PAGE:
Fox: Ha! Maybe he’s cooler than I thought. The missed opportunity for his publicist was “In Dreams” appearing in Blue Velvet. Between that, Nick Cave covering “Running Scared”, Wilburys and Mystery Girl plus that b+w special, he was on the comeback. And then he died.

Snake: It’s really wonderful. Can’t say enough good about it. Doesn’t feel like Scorsese. Kinda like no direction home. If you subscribe to Beatlemania as the one true religion (or if you just thought George was awesome) watch it. Was on the box when it came out and I got the DVD for my birthday. There is a lot of insight into that in the movie. You’ll eat it up.

Fox: Will definitely check it out. It’s been ages since I’ve seen a music doc and really know nothing about GH besides the basic and the Weird Al parody “This Song is Just Six Words Long”.

Snake: I remember the first time I heard “Roll with It”. He was so cool. Plus back in the high life was a great album. He was really young with the Spencer Davis group and was still young and hip in the 80s. He had an album called arc of a diver in the early 80s with a great song called night train. Think too about how the boomers would love the whole concept of back in the high life. Also, a great great cover of that tune by Warren Zevon. Love Winwood.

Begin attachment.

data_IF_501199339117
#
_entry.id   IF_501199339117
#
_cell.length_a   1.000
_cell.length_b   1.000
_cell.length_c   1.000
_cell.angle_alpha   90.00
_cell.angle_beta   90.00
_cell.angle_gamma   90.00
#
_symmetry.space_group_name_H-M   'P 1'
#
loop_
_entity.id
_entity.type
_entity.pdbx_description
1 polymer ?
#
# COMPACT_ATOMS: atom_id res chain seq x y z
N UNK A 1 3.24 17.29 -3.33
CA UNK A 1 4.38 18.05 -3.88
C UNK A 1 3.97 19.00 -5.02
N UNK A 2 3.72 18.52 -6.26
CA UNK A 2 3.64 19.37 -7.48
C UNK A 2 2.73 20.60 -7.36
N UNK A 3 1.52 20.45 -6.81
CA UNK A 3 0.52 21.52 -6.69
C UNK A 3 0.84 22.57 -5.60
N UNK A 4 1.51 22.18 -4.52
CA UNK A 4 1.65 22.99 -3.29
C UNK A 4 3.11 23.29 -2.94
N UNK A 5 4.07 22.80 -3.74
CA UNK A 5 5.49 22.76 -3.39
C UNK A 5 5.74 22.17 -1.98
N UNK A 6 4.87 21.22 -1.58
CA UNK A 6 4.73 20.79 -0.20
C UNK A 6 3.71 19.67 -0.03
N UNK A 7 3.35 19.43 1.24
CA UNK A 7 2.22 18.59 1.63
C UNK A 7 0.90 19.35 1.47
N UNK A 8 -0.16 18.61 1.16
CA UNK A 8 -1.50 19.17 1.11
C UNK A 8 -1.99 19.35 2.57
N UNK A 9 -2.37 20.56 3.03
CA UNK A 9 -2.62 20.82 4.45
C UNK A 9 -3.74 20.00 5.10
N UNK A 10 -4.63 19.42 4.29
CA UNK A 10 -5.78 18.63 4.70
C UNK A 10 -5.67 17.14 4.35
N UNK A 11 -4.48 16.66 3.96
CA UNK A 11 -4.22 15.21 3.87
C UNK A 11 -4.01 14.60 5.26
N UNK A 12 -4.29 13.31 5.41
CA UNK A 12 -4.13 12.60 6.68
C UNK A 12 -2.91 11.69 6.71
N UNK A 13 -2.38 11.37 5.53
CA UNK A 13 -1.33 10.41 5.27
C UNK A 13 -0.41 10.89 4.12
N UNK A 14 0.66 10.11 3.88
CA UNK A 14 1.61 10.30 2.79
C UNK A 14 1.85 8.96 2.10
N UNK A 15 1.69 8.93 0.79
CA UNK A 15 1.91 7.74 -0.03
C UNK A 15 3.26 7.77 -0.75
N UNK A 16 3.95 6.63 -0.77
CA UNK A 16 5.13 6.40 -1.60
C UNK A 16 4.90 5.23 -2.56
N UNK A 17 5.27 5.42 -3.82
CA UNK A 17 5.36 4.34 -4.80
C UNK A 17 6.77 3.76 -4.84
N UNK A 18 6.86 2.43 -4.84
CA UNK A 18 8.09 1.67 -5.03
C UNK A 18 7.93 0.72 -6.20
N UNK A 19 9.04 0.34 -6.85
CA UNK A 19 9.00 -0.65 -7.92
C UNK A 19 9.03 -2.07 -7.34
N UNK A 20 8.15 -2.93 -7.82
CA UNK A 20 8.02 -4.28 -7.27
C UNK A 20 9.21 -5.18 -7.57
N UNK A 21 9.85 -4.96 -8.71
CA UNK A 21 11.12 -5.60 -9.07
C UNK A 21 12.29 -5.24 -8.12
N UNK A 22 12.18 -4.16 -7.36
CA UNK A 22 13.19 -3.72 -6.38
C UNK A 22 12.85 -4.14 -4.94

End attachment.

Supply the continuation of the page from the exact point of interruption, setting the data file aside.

Fox: I had Back in the High Life and Roll With It. Both on cassette from Columbia House!!! My Winwood arch…. 1986-1989: love him when I was 9-12…. 1990-1993: quit music fandom to become a full-time sports nerd… 1994-2001: MLB goes on strike, get really into indie rock, pretend that I never knew Winwood existed (much less owned the albums)… 2002-present: get burned out on indie, listen to only 1960s music for two years, read somewhere Jimi Hendrix was scarred (senseless) of Windwood’s musical chops, realize the Spencer Davis Group were awesome.

Snake: He was a fascinating guy. It’s awesome.

Snake: That’s a wonderful arch. Very funny.